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Comcast, Please 'Fess Up To Your Port Blocking; Your Customers Deserve To Know

Yesterday, after the shock and awe of my shiny new Comcast bill wore off (see my previous post), something else popped up to consume the better part of my workday. 

Comcast blocked my outgoing email.  It took me all day and a couple of hours and three phone calls before Comcast fessed up:  Comcast is blocking Port 25.

They claim I have a virus and my computer is spamming. 

But..I’m on Mac and I run anti-virus software regularly and I’m extremely careful..

(…because I’m totally paranoid about viruses and DNS spoofing and keystroke loggers etc., because I was an almost victim of identify theft - a story I handed off to MSNBC’s Bob Sullivan who then handed it off to NBC Nightly News’ Tom Costello and the culprits were hung out to dry.

Anyway - shout out to Bob and his Red Tape Chronicles at MSNBC.  Bob broke the Choicepoint story and he’s a reporter of great integrity, passion and compassion for victims - the Anderson Cooper of identify theft.)

At any rate, my anti-virus software has so far turned up nothing on my computer - zero, zilch, nada.

I started having email issues a couple of weeks ago.  Suddenly, spam was circumventing the Comcast filters - filters I had  dutifully trained over the course of several months by flagging each and every piece of spam. 

At around the same time, I found out - by sheer luck because one of my pals alterted me - that the system was rejecting incoming emails.  Some really important incoming emails had bounced back at senders. 

Furthermore, I was surprised to find old emails from publicists and others sitting in my Comcast webmail spam folder - emails that had previously sailed through.

I’m still getting annoyed phone calls from people who think I ignored their emails - emails I never received and never even appeared in my web spam folder.

Then, on Tuesday night, the send mail problem started.

I called Comcast.  A new layer has been added to the vmail system.  Callers must submit to a computerized recycle of their routers before the system connects with a customer service agent.  it’s doesn’t take that long and…okay - I get this.  Comast must have a lot of people calling in to say their system is down when it’s a simple recycle problem.  Which must drive them nuts.  But still…arrrrgh.  for those of us who know to check our routers, it’s an impediment.

My rep - a guy name Michael - was extremely kind and knowledgeable. (Lots of points in the plus column. Promote this guy.)  Comcast is having problems system-wide, he admitted.  About one -in-a-thousand customers are experiencing a problem.  It’s "sporadic" and he can’t tell me why I’m having issues.

Even though Comcast doesn’t support my email program, he tried to help anyway.  (more points here.)   If I understood what Michael was telling me -  my outgoing mail is on port 25 and this is the problem.  Michael wanted me to switch to port 587 but it appeared that Eudora (my email program) doesn’t allow for this.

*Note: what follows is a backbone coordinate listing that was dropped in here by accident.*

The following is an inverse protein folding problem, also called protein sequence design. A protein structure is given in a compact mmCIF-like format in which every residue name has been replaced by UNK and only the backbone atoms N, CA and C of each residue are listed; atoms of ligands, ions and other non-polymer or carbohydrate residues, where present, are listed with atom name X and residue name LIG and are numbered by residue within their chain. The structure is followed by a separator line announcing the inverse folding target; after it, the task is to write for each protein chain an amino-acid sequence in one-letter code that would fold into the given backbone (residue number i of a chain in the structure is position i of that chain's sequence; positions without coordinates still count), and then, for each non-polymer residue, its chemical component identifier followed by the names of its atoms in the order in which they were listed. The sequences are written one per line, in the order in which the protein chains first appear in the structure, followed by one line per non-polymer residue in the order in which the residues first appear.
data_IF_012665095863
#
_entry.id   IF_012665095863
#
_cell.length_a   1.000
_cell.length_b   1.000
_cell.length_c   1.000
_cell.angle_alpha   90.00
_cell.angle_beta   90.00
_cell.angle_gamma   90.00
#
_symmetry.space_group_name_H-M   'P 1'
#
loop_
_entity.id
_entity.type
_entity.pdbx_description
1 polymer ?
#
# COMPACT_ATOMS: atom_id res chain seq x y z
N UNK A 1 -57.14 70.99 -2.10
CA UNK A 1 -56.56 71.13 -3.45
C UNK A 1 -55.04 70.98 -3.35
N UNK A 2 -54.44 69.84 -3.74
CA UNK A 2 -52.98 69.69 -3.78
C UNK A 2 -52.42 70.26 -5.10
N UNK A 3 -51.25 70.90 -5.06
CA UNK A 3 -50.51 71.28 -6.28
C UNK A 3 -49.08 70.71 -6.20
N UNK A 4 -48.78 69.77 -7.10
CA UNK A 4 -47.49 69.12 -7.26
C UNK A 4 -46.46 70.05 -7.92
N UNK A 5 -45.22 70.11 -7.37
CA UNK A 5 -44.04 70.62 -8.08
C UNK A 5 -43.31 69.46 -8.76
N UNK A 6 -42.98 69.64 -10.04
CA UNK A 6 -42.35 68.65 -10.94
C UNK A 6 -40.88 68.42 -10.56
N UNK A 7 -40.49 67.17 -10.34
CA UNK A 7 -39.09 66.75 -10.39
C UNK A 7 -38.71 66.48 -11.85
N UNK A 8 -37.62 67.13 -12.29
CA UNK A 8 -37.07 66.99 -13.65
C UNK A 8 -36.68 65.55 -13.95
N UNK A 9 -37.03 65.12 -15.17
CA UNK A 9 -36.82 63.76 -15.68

So - I’m stuck.  Comcast has no idea when this problem will be resolved.   Michael ruefully suggests I use webmail until the problem is solved.

Late in the afternoon, I call again and ask to speak to a Supervisor.  I hear the Comcast mantra:  they don’t support my email program and they can’t tell me when the problem will be fixed.  I’m told to use webmail.  "That’s why we have it."

Finally, I insist: my email worked flawlessly for years until a few hours ago. The problem is on your end.  You changed something on port 25 that caused the problem.  You need to fix it.

The mention of port 25 triggers something in the Supervisor.  "Oh," he says, "maybe a security block has been placed on your email."

Bingo.  Yes, he finds a block.  The Supe connects me to security. 

Security guy is also very nice and helpful.  He says I have a virus and that my computer is sending spam.  But I’m on a Mac, I say.

Security guy rescinds the block immediately.  (additional points.)

Security guy says someone might be accessing my open router.  I say my router is password protected.

I’m told the spam incident happened at 6:30p.m. on Monday or Tuesday and that Comcast was contacted by AOL.

I live update my Norton anti-virus and run it.  Norton locates nothing. 

I call my tech god, David Farrow, a long time Mac expert here in Marin.  David is coming to the house this weekend to conduct an extra level of checks.  We’re also changing the router password, just to be safe.

Says David:

Regarding ComCast: over the past couple of months, they did migrate to a new mail system, attempting to keep all the settings intact. 

Am told that there were a great many bugs; people who rely on it for their daily email apparently endured significant outages and inconsistent performance during the transition, and the support department was consequently snowed. So, I’m wondering if this may be related to what you experienced and / or what you were told by the Comcast support department.  

But, to be fair, David also voluteered: 

Overall, I have gotten good service from Comcast through some sticky situations (including one where we had to

regain control of an eMail account that was owned by a deceased individual).

Life in the Internet fast lane.  Sometimes I wonder if it’s all worth it.  Oh, well.  All’s well that ends well

The day ended on a high note, though  Ken from the National Flood Insurance Service Center called to tell me that he rescued my policy from some weird bureaucratic limbo.  (Yes, this has not been my week.)  But thanks to the Ken’s and the